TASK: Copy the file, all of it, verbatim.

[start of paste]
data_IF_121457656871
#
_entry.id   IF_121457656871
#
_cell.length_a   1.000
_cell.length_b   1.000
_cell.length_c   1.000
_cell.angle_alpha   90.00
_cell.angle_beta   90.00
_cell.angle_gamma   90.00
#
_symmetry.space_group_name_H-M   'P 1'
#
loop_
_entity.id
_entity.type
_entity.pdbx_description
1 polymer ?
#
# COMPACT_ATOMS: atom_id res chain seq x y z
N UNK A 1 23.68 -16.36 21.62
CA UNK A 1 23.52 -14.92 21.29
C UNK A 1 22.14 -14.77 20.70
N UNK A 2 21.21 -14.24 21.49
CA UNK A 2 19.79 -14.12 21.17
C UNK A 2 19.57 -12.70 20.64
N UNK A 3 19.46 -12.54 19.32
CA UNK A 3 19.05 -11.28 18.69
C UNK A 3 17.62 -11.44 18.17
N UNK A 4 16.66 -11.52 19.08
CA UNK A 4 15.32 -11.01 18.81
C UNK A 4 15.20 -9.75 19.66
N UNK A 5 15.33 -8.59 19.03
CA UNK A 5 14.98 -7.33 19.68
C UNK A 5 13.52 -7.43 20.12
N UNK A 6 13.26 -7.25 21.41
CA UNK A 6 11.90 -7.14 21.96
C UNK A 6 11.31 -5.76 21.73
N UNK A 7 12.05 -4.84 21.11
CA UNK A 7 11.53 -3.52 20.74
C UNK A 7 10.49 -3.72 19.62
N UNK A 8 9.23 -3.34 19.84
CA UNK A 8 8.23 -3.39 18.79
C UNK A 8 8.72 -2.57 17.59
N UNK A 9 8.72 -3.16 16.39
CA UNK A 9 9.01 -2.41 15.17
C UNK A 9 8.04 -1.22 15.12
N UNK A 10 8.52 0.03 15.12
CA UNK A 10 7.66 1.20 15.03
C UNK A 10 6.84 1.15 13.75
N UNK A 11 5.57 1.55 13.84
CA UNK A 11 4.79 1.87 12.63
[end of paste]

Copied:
data_IF_121457656871
#
_entry.id   IF_121457656871
#
_cell.length_a   1.000
_cell.length_b   1.000
_cell.length_c   1.000
_cell.angle_alpha   90.00
_cell.angle_beta   90.00
_cell.angle_gamma   90.00
#
_symmetry.space_group_name_H-M   'P 1'
#
loop_
_entity.id
_entity.type
_entity.pdbx_description
1 polymer ?
#
# COMPACT_ATOMS: atom_id res chain seq x y z
N UNK A 1 23.68 -16.36 21.62
CA UNK A 1 23.52 -14.92 21.29
C UNK A 1 22.14 -14.77 20.70
N UNK A 2 21.21 -14.24 21.49
CA UNK A 2 19.79 -14.12 21.17
C UNK A 2 19.57 -12.70 20.64
N UNK A 3 19.46 -12.54 19.32
CA UNK A 3 19.05 -11.28 18.69
C UNK A 3 17.62 -11.44 18.17
N UNK A 4 16.66 -11.52 19.08
CA UNK A 4 15.32 -11.01 18.81
C UNK A 4 15.20 -9.75 19.66
N UNK A 5 15.33 -8.59 19.03
CA UNK A 5 14.98 -7.33 19.68
C UNK A 5 13.52 -7.43 20.12
N UNK A 6 13.26 -7.25 21.41
CA UNK A 6 11.90 -7.14 21.96
C UNK A 6 11.31 -5.76 21.73
N UNK A 7 12.05 -4.84 21.11
CA UNK A 7 11.53 -3.52 20.74
C UNK A 7 10.49 -3.72 19.62
N UNK A 8 9.23 -3.34 19.84
CA UNK A 8 8.23 -3.39 18.79
C UNK A 8 8.72 -2.57 17.59
N UNK A 9 8.72 -3.16 16.39
CA UNK A 9 9.01 -2.41 15.17
C UNK A 9 8.04 -1.22 15.12
N UNK A 10 8.52 0.03 15.12
CA UNK A 10 7.66 1.20 15.03
C UNK A 10 6.84 1.15 13.75
N UNK A 11 5.57 1.55 13.84
CA UNK A 11 4.79 1.87 12.63